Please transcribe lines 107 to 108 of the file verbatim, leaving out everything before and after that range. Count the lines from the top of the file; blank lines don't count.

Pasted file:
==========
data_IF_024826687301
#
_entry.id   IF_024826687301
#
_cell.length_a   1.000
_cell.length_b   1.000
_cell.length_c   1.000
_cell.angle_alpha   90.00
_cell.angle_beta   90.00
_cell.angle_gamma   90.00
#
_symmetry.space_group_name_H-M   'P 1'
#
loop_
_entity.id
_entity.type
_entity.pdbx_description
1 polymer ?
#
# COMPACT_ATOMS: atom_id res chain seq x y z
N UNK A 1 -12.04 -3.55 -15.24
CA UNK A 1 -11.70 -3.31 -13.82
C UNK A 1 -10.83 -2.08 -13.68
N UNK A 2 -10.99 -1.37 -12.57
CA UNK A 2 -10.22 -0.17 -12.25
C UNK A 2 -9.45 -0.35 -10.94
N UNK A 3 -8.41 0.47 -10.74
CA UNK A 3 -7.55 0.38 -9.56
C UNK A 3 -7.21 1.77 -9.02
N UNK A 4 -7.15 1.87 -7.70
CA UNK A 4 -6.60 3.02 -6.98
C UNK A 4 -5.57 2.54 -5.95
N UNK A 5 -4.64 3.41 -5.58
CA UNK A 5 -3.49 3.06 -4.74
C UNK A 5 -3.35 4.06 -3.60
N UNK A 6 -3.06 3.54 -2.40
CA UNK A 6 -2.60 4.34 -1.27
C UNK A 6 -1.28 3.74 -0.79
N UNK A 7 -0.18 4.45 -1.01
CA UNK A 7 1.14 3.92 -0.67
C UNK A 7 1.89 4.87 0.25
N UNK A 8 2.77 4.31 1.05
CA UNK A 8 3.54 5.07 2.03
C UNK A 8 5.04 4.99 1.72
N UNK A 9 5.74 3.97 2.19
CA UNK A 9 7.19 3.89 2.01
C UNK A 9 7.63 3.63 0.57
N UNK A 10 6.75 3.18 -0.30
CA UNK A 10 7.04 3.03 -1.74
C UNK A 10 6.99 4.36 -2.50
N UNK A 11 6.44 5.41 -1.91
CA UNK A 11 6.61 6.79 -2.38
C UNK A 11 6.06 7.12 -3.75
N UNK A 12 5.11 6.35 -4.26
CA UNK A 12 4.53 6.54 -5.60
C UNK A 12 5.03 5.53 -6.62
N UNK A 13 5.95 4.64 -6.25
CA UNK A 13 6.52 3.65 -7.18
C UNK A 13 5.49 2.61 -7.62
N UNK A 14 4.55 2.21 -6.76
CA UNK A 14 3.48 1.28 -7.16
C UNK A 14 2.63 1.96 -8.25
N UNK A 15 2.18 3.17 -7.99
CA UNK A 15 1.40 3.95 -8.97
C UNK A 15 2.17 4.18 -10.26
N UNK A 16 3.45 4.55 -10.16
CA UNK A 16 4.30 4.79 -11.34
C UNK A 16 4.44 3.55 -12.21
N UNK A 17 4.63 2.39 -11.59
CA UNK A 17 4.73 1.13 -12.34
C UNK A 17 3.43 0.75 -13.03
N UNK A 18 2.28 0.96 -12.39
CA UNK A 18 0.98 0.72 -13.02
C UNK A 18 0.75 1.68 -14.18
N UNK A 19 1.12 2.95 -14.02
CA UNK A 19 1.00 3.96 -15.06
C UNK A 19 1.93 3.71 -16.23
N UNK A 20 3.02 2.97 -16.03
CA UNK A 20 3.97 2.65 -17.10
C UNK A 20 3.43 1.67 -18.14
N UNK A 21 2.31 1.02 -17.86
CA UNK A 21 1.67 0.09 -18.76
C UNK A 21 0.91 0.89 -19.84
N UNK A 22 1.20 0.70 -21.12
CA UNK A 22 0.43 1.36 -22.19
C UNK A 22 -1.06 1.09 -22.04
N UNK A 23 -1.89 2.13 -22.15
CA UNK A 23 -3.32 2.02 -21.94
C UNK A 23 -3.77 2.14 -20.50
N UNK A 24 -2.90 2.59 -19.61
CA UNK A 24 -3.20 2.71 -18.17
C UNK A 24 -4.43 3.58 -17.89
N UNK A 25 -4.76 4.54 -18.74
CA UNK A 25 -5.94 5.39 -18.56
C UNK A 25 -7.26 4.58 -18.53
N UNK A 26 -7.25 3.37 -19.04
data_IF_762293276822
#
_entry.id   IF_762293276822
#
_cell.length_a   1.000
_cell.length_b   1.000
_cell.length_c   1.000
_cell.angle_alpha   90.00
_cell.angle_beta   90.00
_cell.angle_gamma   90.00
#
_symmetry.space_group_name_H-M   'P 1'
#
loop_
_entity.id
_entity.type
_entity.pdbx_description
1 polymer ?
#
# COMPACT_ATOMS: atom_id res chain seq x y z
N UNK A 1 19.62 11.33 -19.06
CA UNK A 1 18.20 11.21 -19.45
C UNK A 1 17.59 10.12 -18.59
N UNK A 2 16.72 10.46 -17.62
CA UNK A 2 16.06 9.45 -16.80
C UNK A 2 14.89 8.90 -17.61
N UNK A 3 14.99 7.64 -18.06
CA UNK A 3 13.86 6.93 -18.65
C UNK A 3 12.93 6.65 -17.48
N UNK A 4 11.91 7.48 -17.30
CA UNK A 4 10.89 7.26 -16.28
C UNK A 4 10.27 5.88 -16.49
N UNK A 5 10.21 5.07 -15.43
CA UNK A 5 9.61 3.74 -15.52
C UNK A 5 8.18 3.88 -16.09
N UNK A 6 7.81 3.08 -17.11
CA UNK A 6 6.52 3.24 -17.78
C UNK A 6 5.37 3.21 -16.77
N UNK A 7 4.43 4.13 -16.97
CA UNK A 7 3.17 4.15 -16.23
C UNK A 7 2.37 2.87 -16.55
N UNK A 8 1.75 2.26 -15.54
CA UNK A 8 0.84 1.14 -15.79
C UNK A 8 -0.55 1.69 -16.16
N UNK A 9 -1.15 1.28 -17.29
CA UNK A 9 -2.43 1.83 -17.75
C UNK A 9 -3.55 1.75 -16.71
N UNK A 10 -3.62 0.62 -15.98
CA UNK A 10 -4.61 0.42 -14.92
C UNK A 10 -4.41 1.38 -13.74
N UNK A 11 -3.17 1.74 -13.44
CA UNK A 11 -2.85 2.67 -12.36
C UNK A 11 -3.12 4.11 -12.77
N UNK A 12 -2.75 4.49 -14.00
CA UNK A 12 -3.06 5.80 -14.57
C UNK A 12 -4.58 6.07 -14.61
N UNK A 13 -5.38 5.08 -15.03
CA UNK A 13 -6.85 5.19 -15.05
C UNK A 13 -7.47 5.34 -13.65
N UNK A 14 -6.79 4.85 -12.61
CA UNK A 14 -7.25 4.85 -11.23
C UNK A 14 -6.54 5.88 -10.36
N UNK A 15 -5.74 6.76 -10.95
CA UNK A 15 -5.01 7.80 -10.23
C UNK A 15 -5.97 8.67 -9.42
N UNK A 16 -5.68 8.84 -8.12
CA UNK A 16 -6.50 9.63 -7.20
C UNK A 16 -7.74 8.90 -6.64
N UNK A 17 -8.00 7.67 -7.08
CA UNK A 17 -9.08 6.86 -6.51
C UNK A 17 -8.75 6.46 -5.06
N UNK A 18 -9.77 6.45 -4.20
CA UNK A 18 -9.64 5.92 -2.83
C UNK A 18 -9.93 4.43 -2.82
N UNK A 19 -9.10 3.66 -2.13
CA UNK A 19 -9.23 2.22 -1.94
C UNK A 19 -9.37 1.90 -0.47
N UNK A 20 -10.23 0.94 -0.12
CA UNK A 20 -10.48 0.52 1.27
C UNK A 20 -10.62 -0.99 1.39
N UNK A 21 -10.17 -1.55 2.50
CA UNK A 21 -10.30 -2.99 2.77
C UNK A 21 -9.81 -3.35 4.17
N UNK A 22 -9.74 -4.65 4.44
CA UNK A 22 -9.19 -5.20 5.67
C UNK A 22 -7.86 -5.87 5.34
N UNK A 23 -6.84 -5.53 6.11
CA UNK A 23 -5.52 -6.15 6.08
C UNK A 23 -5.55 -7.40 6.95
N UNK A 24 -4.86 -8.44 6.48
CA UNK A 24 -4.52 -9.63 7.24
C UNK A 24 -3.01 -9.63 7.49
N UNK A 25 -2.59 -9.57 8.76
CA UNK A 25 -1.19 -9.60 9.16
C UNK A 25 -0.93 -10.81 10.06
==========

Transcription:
#
_symmetry.space_group_name_H-M   'P 1'